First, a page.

World’s Fair by E. L. Doctorow

Reading this novel felt a little like reading a New Yorker article. Beautifully written in a restrained yet witty manner, going into descriptions in a thoughtful yet balanced way. I went along swimmingly until an episode of illness (the protagonist’s, not mine, rest assured), and then the rhythm faltered a bit for me. So  I started reading other things in parallel, which I frequently do, but not doing so clearly places a book in the realm of compulsive page-turner, and this one did not quite fit into that category.

The story of a young boy and his family in modest circumstances in New York in the late 1930s has all the ingredients you would expect: quite a bit of psychological insight into family life, as-seen-through-the-eyes-of-the-boy, humour, a little pathos.  Vivid place and time descriptions take centre stage throughout: picnic lunches, games with other children, a childhood “amourette” as the French say, and World’s Fair, of course.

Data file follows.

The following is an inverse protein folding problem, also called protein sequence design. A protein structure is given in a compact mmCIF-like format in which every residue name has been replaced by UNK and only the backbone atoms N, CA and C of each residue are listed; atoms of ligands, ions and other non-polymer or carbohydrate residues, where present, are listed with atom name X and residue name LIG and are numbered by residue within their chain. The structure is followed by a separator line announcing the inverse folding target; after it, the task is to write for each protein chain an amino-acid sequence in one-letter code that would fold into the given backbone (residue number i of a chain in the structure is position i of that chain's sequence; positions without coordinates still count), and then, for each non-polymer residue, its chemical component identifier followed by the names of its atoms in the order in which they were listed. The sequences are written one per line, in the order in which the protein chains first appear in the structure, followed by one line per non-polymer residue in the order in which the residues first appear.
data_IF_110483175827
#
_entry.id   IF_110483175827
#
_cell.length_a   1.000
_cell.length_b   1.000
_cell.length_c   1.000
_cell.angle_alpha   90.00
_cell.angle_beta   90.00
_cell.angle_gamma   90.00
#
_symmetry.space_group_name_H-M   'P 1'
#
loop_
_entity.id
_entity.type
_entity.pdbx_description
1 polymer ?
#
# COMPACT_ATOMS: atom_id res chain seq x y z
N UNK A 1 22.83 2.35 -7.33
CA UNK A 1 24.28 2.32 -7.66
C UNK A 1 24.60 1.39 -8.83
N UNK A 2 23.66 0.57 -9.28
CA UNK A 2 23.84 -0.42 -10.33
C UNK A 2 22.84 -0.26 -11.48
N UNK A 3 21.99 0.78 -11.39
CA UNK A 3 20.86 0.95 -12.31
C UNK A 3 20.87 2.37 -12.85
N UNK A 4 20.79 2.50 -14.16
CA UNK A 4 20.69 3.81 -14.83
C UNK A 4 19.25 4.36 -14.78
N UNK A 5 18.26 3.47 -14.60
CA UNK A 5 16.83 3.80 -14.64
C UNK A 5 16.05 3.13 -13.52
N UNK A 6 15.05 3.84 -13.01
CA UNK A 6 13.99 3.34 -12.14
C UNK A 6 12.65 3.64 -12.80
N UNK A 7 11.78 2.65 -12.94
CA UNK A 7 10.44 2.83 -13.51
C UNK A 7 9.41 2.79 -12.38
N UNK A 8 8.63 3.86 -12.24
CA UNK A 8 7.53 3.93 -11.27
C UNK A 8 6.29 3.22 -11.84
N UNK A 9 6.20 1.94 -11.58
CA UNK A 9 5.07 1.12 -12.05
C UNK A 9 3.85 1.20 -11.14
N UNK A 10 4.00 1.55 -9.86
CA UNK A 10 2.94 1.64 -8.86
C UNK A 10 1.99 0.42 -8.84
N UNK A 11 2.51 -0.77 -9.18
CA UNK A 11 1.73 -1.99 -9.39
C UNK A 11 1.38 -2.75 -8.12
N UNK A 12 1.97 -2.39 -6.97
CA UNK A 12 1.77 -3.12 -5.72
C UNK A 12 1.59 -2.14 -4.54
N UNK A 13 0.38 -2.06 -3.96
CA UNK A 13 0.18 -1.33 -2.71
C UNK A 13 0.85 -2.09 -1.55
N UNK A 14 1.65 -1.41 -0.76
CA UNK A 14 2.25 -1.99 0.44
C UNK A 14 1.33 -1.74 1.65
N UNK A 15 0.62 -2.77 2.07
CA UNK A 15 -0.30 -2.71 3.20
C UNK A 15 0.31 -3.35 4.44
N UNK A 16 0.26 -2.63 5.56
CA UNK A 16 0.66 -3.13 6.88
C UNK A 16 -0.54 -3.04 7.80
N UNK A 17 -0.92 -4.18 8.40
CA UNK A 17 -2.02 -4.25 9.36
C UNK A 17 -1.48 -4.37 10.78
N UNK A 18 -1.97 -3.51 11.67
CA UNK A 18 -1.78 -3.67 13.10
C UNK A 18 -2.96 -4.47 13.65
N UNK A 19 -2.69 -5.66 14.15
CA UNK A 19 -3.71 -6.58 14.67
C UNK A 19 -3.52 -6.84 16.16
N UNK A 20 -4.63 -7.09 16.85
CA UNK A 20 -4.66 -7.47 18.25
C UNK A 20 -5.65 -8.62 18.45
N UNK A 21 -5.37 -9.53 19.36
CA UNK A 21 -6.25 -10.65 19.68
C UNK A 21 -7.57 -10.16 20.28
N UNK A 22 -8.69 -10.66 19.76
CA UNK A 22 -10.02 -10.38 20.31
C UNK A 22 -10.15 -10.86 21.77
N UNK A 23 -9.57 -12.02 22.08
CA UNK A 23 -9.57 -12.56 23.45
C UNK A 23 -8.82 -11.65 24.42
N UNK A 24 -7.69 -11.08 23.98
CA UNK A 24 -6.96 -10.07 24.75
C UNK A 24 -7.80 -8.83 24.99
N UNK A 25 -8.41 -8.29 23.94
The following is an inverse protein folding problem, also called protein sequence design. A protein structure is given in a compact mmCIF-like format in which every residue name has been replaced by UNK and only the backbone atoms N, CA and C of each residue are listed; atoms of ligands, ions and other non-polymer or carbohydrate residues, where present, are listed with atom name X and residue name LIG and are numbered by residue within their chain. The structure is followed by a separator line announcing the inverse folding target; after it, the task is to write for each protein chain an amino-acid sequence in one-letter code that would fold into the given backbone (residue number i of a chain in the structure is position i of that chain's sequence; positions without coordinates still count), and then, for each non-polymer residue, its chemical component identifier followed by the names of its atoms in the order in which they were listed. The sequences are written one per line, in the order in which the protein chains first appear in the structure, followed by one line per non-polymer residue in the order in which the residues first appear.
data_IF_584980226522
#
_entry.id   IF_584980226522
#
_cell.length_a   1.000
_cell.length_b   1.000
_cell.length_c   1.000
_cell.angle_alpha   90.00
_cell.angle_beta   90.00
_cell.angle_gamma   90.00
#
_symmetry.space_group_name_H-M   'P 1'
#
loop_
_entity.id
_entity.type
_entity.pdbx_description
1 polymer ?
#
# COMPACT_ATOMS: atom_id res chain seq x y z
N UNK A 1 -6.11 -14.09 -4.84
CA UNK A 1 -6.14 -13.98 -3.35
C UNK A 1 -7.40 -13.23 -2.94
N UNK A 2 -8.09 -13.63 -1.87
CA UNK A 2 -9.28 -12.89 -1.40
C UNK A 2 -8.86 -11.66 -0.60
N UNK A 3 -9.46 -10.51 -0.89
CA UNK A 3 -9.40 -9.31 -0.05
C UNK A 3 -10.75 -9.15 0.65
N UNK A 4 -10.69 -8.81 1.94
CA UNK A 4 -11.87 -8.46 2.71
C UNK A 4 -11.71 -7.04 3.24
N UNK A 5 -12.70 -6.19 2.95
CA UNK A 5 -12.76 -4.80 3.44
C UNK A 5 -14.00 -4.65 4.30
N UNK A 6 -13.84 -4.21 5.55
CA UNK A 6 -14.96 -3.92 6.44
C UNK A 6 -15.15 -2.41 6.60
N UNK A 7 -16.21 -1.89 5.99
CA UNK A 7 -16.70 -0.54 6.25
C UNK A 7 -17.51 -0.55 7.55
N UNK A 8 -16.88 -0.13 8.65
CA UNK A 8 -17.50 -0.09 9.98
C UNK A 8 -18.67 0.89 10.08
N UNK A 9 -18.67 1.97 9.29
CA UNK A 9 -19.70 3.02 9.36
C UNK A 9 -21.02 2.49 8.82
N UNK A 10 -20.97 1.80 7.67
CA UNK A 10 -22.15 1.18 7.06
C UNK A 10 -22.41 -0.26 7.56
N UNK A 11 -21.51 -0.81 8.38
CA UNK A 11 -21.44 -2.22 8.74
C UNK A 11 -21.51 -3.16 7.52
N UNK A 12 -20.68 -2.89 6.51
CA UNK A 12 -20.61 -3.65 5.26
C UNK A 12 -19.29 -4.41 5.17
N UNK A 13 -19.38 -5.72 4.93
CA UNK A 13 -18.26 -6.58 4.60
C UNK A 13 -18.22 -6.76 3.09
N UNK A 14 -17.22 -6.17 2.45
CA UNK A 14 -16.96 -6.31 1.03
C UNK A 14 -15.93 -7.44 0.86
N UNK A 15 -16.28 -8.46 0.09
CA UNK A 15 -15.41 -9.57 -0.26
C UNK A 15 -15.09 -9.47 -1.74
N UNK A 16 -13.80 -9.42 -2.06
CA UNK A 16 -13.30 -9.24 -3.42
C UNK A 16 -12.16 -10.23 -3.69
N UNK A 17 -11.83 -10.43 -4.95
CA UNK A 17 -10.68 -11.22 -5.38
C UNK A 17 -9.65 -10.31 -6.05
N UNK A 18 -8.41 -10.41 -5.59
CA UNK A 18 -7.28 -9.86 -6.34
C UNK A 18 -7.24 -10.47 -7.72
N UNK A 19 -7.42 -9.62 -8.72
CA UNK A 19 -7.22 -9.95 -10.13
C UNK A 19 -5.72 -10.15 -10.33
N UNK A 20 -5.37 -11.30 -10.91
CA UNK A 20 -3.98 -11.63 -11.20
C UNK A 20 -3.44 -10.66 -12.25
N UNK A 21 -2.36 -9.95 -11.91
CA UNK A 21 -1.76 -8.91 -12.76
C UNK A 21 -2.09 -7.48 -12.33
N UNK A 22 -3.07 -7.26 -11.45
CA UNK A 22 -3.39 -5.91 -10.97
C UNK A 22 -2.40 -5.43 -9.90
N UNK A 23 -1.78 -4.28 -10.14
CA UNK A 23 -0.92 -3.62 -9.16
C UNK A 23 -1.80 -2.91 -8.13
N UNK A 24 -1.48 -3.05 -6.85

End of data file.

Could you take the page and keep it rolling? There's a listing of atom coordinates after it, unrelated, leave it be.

I’m not quite sure why the author thought it necessary to occasionally speak in the voice of other characters (the mum, the brother and the grandma at one point, I think), he was doing fine as the boy and I’d have been happy for Edgar to tell the whole story.

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